In the daily edtech trenches, the forest is easily lost for the trees. Technological minutiae in the classroom carry such immense consequences that it can be hard to think beyond tomorrow’s software update, nevermind next year’s LMS rollout. In his opening keynote at the ISTE 2016 conference, noted physicist Dr. Michio Kaku showed educators the forest that he and others believe will encircle the classroom of the future.
And oh, what a forest it might be. According to Dr. Kaku, talking wallpaper, data-reading toilets and other technologies that seem like miracles today are a mere fifty years away. All of it, he said, will have an impact on the world of education.
The Bellco Theater at the Colorado Convention Center resembled the set of the Tonight Show as much as it did a conference keynote. The central stage featured a projector screen the size of several blackboards, a live band and a variety of furniture for interviews. The hosts even made a costume change mid-presentation.
ISTE’s hosts spared no superlative describing the keynote speaker. Upon finally taking the stage, Dr. Kaku enthused, “After such a great introduction, I can’t wait to hear the speaker myself!”
Michio Kaku was born in 1947 in California, to Japanese parents who met in a World War II internment camp. The young man displayed an early aptitude for physics: in high school he used steel and copper wire to build his own particle accelerator. After graduating from Harvard, he completed his PhD in physics at the University of California, Berkeley and eventually became a professor at the City College of New York, where he has taught since 1984.
Beyond publishing the research typical of a physicst, Dr. Kaku is also the author of several books on how technology will affect the world that we live in. Most recently,
The Future of the Mind (2014), a discussion of advances in neuroscience, reached #1 on the New York Times’ bestseller list. He also hosts the national radio shows “Explorations with Michio Kaku” and “Science Fantastic,” where he discusses science’s effects on the world.
In a speech ranging from artificial intelligence to jokes about colonoscopies, Dr. Kaku outlined his vision for the future of humanity. In his telling, fifty years from now technology will have upended every aspect of our current life and society. He grouped these advances into three broad areas: The digitization of information, machine learning and medicine.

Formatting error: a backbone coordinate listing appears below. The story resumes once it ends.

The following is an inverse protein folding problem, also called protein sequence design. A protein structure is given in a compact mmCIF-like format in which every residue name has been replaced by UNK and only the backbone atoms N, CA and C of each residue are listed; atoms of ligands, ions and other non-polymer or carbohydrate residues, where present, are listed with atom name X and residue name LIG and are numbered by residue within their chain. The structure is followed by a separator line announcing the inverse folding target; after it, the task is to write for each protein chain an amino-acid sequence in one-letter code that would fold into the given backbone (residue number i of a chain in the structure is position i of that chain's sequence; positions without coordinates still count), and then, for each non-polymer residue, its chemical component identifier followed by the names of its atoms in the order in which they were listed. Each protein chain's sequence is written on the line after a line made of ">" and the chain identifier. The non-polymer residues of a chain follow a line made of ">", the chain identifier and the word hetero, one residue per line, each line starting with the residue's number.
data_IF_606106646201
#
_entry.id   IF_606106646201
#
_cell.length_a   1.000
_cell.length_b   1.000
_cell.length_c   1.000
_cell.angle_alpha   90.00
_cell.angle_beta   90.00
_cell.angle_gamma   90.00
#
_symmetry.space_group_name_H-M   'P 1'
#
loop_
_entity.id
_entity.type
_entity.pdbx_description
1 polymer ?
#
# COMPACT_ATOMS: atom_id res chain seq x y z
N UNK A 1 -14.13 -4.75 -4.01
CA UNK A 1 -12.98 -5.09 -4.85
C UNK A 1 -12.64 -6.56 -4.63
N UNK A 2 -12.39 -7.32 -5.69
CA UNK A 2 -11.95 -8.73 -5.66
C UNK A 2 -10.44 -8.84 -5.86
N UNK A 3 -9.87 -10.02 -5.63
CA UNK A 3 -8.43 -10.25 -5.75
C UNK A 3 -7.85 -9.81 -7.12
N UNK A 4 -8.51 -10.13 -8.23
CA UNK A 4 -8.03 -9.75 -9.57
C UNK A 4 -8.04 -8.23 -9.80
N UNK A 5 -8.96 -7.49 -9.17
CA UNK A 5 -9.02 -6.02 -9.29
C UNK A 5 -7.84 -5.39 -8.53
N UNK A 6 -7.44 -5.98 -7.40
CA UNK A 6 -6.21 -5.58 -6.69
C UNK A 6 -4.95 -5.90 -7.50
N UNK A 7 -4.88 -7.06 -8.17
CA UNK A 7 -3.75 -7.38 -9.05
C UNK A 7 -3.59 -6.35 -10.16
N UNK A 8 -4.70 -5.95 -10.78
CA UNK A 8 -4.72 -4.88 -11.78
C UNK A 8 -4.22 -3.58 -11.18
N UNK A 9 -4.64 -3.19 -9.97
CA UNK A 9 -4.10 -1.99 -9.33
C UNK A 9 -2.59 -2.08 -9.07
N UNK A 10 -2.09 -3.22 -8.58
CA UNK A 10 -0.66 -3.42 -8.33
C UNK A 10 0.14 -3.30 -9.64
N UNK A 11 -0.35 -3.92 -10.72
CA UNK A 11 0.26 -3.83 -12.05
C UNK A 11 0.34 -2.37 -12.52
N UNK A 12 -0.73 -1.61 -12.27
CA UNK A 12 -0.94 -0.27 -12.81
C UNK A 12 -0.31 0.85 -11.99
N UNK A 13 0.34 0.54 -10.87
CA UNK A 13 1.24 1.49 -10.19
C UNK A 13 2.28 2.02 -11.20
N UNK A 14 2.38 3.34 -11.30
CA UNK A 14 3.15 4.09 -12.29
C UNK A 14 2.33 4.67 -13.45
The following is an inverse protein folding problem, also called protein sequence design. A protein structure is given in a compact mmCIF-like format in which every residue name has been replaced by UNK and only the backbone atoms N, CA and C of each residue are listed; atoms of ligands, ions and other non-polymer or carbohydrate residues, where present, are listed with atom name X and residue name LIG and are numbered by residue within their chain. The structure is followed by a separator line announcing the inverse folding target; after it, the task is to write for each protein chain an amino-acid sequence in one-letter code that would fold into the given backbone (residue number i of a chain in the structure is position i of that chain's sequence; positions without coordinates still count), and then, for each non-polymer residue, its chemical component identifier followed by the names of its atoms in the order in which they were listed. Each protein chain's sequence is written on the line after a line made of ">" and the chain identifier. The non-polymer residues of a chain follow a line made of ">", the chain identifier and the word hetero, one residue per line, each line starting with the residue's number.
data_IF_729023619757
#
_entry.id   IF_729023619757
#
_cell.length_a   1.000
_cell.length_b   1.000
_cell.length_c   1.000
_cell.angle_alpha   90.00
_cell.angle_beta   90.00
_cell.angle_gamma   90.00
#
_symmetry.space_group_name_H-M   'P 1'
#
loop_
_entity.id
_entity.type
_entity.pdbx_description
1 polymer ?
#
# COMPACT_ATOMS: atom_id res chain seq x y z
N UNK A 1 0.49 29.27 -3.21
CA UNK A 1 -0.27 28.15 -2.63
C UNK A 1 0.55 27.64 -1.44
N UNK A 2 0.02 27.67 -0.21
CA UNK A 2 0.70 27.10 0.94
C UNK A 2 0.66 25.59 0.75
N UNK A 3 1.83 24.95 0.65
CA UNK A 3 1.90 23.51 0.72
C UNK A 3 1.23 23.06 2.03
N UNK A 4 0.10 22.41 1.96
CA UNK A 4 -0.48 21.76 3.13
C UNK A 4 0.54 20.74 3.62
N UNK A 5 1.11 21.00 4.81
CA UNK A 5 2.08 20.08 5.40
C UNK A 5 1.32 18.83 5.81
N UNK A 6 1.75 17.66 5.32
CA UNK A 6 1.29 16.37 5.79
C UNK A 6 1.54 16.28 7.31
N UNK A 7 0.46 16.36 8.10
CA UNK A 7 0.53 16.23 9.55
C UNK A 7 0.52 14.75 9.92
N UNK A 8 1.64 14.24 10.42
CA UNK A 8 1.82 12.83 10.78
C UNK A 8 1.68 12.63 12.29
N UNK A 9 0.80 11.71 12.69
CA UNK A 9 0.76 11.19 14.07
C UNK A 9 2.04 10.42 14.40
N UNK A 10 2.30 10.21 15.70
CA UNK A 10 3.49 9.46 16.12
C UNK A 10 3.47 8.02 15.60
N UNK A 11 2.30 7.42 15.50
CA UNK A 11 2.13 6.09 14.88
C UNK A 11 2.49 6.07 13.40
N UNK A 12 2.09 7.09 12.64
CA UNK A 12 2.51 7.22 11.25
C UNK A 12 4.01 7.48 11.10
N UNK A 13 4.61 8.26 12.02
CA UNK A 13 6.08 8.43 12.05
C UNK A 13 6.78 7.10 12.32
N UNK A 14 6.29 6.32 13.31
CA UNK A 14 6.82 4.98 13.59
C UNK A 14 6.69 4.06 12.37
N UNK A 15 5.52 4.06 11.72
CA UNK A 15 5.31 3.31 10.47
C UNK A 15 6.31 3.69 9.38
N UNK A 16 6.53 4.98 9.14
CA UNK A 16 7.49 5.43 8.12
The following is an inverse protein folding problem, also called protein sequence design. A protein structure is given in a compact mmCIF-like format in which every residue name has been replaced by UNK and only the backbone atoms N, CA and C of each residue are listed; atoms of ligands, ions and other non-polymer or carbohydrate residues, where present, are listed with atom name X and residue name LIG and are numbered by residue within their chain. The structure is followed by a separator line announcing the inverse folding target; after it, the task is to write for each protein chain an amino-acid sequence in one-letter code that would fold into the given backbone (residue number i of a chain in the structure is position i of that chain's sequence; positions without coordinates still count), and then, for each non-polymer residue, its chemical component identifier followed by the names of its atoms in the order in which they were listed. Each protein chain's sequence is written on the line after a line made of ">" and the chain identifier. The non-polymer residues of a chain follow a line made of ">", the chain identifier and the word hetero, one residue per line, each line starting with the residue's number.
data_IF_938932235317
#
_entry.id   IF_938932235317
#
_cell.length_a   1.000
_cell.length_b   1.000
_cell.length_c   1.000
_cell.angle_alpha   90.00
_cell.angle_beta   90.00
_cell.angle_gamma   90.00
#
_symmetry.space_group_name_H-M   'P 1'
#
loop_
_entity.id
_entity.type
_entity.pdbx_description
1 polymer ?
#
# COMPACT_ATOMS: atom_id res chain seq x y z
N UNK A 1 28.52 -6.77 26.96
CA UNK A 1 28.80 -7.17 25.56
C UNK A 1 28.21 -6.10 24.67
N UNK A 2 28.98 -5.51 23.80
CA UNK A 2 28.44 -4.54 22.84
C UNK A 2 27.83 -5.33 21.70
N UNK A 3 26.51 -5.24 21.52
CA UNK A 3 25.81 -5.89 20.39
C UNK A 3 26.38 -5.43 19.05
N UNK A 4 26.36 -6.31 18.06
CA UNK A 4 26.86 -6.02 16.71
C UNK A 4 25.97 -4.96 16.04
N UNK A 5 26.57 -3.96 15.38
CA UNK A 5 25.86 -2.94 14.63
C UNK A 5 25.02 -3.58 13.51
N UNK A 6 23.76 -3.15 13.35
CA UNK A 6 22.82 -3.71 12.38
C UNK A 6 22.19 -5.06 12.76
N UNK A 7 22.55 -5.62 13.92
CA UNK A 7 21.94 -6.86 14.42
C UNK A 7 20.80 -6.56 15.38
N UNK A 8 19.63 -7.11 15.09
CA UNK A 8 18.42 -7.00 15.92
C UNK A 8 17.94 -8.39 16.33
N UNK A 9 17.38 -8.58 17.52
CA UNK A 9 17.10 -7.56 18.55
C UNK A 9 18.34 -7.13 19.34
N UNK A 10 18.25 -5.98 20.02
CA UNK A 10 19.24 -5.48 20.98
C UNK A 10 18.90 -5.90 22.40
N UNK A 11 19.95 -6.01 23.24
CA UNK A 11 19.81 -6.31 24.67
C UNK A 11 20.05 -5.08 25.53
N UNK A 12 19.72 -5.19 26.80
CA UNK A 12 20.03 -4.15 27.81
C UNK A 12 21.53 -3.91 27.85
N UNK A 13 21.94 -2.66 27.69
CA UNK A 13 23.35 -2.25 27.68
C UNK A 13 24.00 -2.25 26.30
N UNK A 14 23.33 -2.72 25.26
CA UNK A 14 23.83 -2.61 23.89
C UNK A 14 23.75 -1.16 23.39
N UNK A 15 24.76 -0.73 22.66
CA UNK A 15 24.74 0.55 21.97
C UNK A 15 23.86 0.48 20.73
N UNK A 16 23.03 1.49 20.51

Dr. Kaku envisions a world where the Internet—and therefore information—is both everywhere and nowhere. Advances in technology will allow scientists to connect every part of our lives with every other part, he explained. Our clothing, vehicles, medicine, and even our toilets will gather and share data. The ubiquity of information, however, means that we will no longer interact with the internet in the physical world; users might be able to read a book, or a whole library, by blinking commands into a smart contact lens.
He also predicted that machine learning will combine with advances in tech to allow computers to perform some of the tasks now required of human beings. Dr. Kaku imagined a man waking up in the night with chest pain. Rather than rushing to the hospital, a body scan and a quick consultation with a “robo-doc” might reveal that the pain is simply heartburn. “Robo-lawyers” could provide similarly quick consultations with clients.
Finally, Dr. Kaku described the advances that medical science will have on our society. In addition to 3D-printed organs and advanced surgical machines, he related how far brain science might advance. Even recent brain science can be startling: In one study, researchers implanted a false memory into a mouse’s brain. (Cue
”Inception” theme music.)
But Now, Back to the Classroom
Dr. Kaku’s speech was light on the specifics of how such upheaval might affect students and educators. He did, however, outline broad recommendations for all those struggling to prepare students for a future featuring self-driving cars and smart wallpaper.
First, he suggested that teachers steer students into the types of careers that would be available fifty years from now. “The job market is going to be turned upside down,” he predicted, adding that “middle jobs” like paralegals would be phased out over time. Specifically, he called out the medical industry as a hot sector for future careers.
To prepare students for these roles, Dr. Kaku recommended that educators “stress concepts and principles, rather than the drudgery of memorization.” In a world where the Library of Congress is available on a contact lens, or where the memory of learning calculus can be implanted, students must be taught how to use the petabytes of information at their disposal. The jobs that cannot be automated, he noted, will be those that require creativity and experience, “Remember, robots are [just] adding machines – they do sums faster than you do, giving the illusion that they’re intelligent.”
Dr. Kaku does not, however, envision a world where robots have banished educators from the classroom; he acknowledged the widely-noted shortcomings of today’s MOOC’s. Instead, he described the mentorship and interaction with other students that pupils will always need, “One of the important things that [teachers] can impart to a student is to be a mentor.”
Dr. Kaku’s vision of the future supports many of the trends discussed around edtech water coolers today: Educators and schools are working to bind traditional schooling and career training. Dr. Kaku’s comments on creativity and experience conjured images of project-based learning. Finally, his discussion of mentorship called to mind the “guide on the side” model of education.
Whether focused on education or healthcare, Dr. Kaku painted an unflinchingly optimistic of the future. That, surely, is a forest in which many educators would like to teach.
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